We say this every December, but this time, we mean it: What a year it was. • Around here, 2011 was a whirl of political change, tragedy and a trial that landed us in Nancy Grace's not-so-good graces.
We got a new governor who wasted no time making big decisions and big headlines — and by year's end, got a big indication of what Floridians thought about that.
But when there was talk of change for our Honeymoon Island, people rose up and said no, and wonder of wonders, it worked.
This year came the execution of a man who might rightly be called a monster, who 22 years earlier lured a mother and her two daughters out on our waters and murdered them all. Quietly, and without his brutal swagger, he was gone. But so were they, still.
This was the year we found ourselves in the national cross-hairs when some of our citizens packed their bags to do their civic duty in the Casey Anthony trial-gone-wild.
And we watched in horror as another mother was led away, wild-eyed, charged with murdering her own two teenagers.
This year, we showed an embattled school superintendent the door, swept the homeless from our streets and decided we didn't need fluoride after all. And we said an untimely goodbye to someone we called a hero — not just for the game he played, but also for the man he was.
Around here, we couldn't make up what comes next.
Sue Carlton, Times Staff Writer
The top state and local stories of 2011, as chosen by the editors of the St. Petersburg Times
It was a crime so ghastly that police were given counseling to deal with the emotional toll: A suburban mom married to an Army colonel accused of fatally shooting her two teenage children Jan. 28 because she said she was sick of them talking back to her. Julie Schenecker is awaiting trial in the double murder of Calyx, 16, and Powers, 13.
Lee Roy Selmon, the first player drafted by the Tampa Bay Buccaneers and the team's only member of the Pro Football Hall of Fame, died Sept. 4, two days after suffering a stroke at his Tampa home. He was 56 and considered the area's greatest ambassador. His funeral drew thousands.
Downtown St. Petersburg's homeless population, a point of contention for years among residents and business owners, all but disappeared after a new, $1.8 million shelter called Safe Harbor opened in January and police begin enforcing laws against sleeping on public property. Meanwhile, 1,900 people turned out for a food giveaway at a St. Petersburg church this month.
In the first major decision of his term, Gov. Rick Scott in February rejected the federal government's offer of $2.4 billion to build a high-speed rail line from Tampa to Orlando, enraging many Democrats and Republicans while pleasing his tea party base. A flurry of attempts to circumvent the ruling followed, but they all failed. It was the first of many controversial moves for Scott, who according to polls ends the year with the lowest approval rating of any governor.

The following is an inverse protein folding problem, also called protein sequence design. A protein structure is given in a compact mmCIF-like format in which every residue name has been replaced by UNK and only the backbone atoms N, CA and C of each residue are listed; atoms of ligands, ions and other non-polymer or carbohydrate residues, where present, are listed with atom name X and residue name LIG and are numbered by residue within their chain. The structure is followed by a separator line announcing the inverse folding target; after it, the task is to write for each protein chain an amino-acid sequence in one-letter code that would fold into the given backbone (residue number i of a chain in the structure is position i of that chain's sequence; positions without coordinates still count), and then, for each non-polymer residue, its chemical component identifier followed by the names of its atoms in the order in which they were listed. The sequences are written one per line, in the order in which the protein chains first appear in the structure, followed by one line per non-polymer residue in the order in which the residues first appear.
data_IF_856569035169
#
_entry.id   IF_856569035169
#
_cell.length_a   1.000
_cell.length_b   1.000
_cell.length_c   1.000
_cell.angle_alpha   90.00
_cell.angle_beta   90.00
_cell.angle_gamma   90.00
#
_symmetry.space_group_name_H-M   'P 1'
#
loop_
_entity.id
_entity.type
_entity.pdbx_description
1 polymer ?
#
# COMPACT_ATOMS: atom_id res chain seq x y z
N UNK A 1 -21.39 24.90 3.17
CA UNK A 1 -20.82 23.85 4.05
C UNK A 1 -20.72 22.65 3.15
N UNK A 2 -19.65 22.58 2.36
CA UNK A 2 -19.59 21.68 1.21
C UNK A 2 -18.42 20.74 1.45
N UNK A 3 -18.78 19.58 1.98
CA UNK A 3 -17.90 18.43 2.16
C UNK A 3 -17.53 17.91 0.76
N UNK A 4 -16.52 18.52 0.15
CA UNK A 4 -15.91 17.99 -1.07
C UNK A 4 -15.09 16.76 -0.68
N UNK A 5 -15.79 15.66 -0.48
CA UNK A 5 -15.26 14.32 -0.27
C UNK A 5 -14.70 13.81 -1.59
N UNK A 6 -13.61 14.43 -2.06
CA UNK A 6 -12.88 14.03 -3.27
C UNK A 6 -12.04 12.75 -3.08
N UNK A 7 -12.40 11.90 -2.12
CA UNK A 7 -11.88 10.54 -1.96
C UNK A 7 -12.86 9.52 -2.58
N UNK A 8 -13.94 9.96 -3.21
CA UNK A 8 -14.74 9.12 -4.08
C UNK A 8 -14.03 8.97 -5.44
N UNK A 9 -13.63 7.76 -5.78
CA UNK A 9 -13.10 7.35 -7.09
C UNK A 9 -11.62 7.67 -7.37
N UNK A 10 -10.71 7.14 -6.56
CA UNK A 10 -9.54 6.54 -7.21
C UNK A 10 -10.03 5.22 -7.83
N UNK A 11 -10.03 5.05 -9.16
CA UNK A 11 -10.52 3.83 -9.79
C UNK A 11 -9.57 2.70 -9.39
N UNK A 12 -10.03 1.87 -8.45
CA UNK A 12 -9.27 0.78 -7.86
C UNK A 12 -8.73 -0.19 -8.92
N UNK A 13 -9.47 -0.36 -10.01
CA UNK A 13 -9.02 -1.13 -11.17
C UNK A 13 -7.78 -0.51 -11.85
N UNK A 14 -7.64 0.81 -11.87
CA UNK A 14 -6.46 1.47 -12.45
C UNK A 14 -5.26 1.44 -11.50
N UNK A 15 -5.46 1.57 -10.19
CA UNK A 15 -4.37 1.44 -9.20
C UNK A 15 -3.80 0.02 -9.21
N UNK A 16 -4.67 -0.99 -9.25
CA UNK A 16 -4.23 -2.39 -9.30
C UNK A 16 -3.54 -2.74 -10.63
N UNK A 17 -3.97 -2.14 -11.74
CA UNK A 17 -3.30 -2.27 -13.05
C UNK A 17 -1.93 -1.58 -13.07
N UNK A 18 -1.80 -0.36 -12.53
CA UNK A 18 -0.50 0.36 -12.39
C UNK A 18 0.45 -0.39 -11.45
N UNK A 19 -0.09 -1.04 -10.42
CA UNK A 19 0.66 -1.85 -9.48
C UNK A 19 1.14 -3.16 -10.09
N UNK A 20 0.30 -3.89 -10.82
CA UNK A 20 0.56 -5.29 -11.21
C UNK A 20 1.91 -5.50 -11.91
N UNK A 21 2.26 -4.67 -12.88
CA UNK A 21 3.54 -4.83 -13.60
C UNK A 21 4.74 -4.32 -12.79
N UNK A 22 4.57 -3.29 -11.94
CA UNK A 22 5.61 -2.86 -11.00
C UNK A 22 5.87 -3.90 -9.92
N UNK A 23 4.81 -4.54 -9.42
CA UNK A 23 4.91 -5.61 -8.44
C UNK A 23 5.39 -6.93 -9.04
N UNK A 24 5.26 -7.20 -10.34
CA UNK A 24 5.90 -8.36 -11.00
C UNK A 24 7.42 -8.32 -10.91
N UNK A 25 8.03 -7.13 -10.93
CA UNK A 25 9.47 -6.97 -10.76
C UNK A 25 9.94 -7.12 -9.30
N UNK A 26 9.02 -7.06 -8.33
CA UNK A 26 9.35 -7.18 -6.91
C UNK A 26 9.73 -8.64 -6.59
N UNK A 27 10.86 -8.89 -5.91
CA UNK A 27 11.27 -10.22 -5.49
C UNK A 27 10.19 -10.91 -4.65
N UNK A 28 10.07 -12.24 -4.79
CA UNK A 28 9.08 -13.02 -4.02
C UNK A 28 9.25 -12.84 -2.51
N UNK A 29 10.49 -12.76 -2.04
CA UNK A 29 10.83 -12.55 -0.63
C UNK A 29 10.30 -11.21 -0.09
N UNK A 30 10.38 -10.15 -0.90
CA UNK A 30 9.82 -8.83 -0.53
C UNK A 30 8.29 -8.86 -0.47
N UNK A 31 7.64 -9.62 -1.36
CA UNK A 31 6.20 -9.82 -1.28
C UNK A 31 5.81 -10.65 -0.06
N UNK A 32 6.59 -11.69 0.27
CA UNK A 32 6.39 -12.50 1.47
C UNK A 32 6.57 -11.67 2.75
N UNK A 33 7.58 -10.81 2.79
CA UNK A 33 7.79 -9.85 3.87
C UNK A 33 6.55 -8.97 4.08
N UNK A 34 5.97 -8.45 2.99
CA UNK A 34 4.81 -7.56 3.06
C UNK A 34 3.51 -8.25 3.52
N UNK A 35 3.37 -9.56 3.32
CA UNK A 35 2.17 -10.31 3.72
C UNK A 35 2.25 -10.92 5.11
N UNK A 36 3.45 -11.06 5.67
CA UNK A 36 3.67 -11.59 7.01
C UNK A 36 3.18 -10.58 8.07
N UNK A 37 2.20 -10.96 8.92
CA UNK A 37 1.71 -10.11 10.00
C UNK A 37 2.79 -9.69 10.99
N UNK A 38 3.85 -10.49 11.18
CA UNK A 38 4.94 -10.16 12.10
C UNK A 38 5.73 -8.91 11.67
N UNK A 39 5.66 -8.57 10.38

In a case that drew so much publicity in Orlando a judge used jurors from Pinellas County to hear the evidence, Casey Anthony was acquitted July 5 of killing her 2-year-old daughter, Caylee, in 2008. The verdict was so controversial a judge kept the jurors' names secret for months to protect them.
A plan to add camping and RV's to Honeymoon Island was scrapped July 8 by Gov. Rick Scott in the face of fierce public opposition. "These natural treasures belong to all the taxpaying citizens of this state and it would be unfair to proceed with a plan that so many Floridians are so adamantly opposed to," Scott said.
Two brothers and a sister from Pasco County led authorities on a cross-country manhunt in August. Authorities said Lee Grace Dougherty, Ryan Dougherty and Dylan Stanley-Dougherty shot at a Zephyrhills police officer and robbed a Valdosta, Ga., bank before their capture in a shootout with police in Colorado.
Julie Janssen's rocky three years as Pinellas school superintendent ended Aug. 23 with a unanimous vote by the School Board. The board, which chose Janssen after its first choice rejected the offer, turned to John Stewart as its third superintendent since 2004.
After three hours of polarizing debate, the Pinellas County Commission voted 4-3 Oct. 4 to stop adding fluoride on Dec. 31 to its drinking water, which goes to 700,000 residents of the county and most Pinellas cities.
Oba Chandler, arguably the most notorious criminal in Tampa Bay history, was executed Nov. 15, 22 years after he killed Joan Rogers and her daughters, Michelle and Christe. He lured the Ohio tourists onto his boat, tied them up and threw them in Tampa Bay to drown, weighed down by cinder blocks. Joan Rogers' husband, witnessed the execution. "There's never going to be justice, okay?" he said. "He'd be dead, and they'd come back. That would be justice."
More top state and local stories of 2011, 2B